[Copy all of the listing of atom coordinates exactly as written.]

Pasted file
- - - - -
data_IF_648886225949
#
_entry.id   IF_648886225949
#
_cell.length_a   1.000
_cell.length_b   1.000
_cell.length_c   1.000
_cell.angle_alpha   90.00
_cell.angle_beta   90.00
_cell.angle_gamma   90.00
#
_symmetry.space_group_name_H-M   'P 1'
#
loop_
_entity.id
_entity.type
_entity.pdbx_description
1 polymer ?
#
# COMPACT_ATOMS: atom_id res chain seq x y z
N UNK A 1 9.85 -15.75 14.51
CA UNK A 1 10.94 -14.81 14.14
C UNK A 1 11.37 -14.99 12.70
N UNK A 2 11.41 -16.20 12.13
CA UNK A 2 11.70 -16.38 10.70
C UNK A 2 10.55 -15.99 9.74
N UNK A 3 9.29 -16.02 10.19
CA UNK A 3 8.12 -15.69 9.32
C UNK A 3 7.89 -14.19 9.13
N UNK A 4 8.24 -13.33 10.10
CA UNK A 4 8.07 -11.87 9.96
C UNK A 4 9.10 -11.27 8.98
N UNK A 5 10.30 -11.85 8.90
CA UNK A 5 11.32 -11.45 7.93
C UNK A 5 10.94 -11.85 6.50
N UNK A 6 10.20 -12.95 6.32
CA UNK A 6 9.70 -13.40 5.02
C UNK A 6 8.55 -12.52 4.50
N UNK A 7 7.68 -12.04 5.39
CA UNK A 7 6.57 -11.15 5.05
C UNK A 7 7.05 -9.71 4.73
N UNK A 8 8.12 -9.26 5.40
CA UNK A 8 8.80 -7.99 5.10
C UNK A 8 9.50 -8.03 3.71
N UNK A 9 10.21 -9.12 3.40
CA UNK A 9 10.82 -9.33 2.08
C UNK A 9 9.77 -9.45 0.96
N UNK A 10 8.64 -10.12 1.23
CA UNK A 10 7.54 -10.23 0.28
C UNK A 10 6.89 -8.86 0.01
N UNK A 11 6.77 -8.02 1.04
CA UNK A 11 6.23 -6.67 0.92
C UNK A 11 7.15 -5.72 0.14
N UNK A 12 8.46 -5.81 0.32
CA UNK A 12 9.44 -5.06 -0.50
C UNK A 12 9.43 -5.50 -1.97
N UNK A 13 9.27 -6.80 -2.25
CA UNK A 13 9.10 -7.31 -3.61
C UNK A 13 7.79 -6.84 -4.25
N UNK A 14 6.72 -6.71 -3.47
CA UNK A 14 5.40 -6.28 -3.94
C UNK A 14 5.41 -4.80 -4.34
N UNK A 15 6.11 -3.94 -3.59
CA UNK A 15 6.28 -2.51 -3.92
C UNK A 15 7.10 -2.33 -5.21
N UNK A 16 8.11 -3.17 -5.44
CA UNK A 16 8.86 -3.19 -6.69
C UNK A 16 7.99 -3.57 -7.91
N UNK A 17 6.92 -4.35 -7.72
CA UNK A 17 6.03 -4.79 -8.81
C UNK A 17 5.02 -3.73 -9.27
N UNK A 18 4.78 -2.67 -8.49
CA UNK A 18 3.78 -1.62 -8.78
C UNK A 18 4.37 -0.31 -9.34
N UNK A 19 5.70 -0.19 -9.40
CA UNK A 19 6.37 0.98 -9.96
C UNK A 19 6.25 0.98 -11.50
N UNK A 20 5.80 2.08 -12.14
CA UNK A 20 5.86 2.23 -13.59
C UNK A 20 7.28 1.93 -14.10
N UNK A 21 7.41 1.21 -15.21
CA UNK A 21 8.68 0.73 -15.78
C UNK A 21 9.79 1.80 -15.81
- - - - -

data_IF_648886225949
#
_entry.id   IF_648886225949
#
_cell.length_a   1.000
_cell.length_b   1.000
_cell.length_c   1.000
_cell.angle_alpha   90.00
_cell.angle_beta   90.00
_cell.angle_gamma   90.00
#
_symmetry.space_group_name_H-M   'P 1'
#
loop_
_entity.id
_entity.type
_entity.pdbx_description
1 polymer ?
#
# COMPACT_ATOMS: atom_id res chain seq x y z
N UNK A 1 9.85 -15.75 14.51
CA UNK A 1 10.94 -14.81 14.14
C UNK A 1 11.37 -14.99 12.70
N UNK A 2 11.41 -16.20 12.13
CA UNK A 2 11.70 -16.38 10.70
C UNK A 2 10.55 -15.99 9.74
N UNK A 3 9.29 -16.02 10.19
CA UNK A 3 8.12 -15.69 9.32
C UNK A 3 7.89 -14.19 9.13
N UNK A 4 8.24 -13.33 10.10
CA UNK A 4 8.07 -11.87 9.96
C UNK A 4 9.10 -11.27 8.98
N UNK A 5 10.30 -11.85 8.90
CA UNK A 5 11.32 -11.45 7.93
C UNK A 5 10.94 -11.85 6.50
N UNK A 6 10.20 -12.95 6.32
CA UNK A 6 9.70 -13.40 5.02
C UNK A 6 8.55 -12.52 4.50
N UNK A 7 7.68 -12.04 5.39
CA UNK A 7 6.57 -11.15 5.05
C UNK A 7 7.05 -9.71 4.73
N UNK A 8 8.12 -9.26 5.40
CA UNK A 8 8.80 -7.99 5.10
C UNK A 8 9.50 -8.03 3.71
N UNK A 9 10.21 -9.12 3.40
CA UNK A 9 10.82 -9.33 2.08
C UNK A 9 9.77 -9.45 0.96
N UNK A 10 8.64 -10.12 1.23
CA UNK A 10 7.54 -10.23 0.28
C UNK A 10 6.89 -8.86 0.01
N UNK A 11 6.77 -8.02 1.04
CA UNK A 11 6.23 -6.67 0.92
C UNK A 11 7.15 -5.72 0.14
N UNK A 12 8.46 -5.81 0.32
CA UNK A 12 9.44 -5.06 -0.50
C UNK A 12 9.43 -5.50 -1.97
N UNK A 13 9.27 -6.80 -2.25
CA UNK A 13 9.10 -7.31 -3.61
C UNK A 13 7.79 -6.84 -4.25
N UNK A 14 6.72 -6.71 -3.47
CA UNK A 14 5.40 -6.28 -3.94
C UNK A 14 5.41 -4.80 -4.34
N UNK A 15 6.11 -3.94 -3.59
CA UNK A 15 6.28 -2.51 -3.92
C UNK A 15 7.10 -2.33 -5.21
N UNK A 16 8.11 -3.17 -5.44
CA UNK A 16 8.86 -3.19 -6.69
C UNK A 16 7.99 -3.57 -7.91
N UNK A 17 6.92 -4.35 -7.72
CA UNK A 17 6.03 -4.79 -8.81
C UNK A 17 5.02 -3.73 -9.27
N UNK A 18 4.78 -2.67 -8.49
CA UNK A 18 3.78 -1.62 -8.78
C UNK A 18 4.37 -0.31 -9.34
N UNK A 19 5.70 -0.19 -9.40
CA UNK A 19 6.37 0.98 -9.96
C UNK A 19 6.25 0.98 -11.50
N UNK A 20 5.80 2.08 -12.14
CA UNK A 20 5.86 2.23 -13.59
C UNK A 20 7.28 1.93 -14.10
N UNK A 21 7.41 1.21 -15.21
CA UNK A 21 8.68 0.73 -15.78
C UNK A 21 9.79 1.80 -15.81